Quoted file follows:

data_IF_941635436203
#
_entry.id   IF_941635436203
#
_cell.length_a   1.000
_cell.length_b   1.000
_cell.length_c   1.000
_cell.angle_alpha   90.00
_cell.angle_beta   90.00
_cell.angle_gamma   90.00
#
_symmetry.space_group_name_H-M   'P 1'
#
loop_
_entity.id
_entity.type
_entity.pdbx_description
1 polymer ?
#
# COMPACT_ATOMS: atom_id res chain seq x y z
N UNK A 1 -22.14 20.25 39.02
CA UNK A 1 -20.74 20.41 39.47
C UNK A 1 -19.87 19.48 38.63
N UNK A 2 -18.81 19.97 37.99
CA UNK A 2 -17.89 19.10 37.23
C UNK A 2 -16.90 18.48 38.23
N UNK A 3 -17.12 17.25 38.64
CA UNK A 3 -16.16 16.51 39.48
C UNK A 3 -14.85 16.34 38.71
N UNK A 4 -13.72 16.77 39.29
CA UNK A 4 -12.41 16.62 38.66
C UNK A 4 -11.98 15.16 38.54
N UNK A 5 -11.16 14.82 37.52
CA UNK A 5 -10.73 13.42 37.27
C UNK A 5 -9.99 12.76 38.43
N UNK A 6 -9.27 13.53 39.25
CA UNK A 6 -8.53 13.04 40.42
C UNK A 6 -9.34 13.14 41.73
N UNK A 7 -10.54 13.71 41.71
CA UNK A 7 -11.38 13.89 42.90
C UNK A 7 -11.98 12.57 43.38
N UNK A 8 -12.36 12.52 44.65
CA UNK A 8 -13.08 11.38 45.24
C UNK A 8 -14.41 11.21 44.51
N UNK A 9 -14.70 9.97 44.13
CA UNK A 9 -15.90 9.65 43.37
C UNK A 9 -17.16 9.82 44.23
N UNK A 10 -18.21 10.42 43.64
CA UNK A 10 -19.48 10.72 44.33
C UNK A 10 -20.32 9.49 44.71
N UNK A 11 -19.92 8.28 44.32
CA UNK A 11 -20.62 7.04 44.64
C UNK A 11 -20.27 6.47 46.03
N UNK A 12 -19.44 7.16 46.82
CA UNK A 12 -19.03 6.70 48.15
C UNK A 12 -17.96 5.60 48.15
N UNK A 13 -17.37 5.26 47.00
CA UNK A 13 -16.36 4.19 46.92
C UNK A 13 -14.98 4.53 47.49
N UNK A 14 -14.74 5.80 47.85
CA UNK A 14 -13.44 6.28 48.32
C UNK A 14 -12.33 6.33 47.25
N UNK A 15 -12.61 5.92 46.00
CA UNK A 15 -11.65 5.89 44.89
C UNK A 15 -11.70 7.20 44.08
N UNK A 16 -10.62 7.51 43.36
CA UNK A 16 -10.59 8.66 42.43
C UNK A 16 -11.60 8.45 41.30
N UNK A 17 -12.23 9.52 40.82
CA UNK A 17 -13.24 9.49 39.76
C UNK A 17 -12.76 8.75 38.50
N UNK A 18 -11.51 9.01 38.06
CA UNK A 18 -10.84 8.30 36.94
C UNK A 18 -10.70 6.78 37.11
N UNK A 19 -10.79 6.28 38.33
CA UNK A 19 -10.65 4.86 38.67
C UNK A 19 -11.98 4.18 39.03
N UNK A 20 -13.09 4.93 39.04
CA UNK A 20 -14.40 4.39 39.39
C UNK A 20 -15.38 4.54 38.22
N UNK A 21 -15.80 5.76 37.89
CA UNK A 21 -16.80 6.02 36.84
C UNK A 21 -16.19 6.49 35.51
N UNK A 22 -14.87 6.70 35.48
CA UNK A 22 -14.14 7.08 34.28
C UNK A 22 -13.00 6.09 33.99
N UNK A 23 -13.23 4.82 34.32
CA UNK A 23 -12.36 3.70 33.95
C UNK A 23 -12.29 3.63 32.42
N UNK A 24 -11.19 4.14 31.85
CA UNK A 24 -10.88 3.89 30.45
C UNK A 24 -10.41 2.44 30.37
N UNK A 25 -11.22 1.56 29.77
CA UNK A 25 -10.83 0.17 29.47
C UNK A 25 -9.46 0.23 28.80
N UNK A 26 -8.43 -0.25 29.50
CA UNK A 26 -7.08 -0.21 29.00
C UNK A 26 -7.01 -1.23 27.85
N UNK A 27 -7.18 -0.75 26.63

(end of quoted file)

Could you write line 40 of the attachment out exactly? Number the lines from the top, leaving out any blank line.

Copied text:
CA UNK A 7 -11.38 13.89 42.90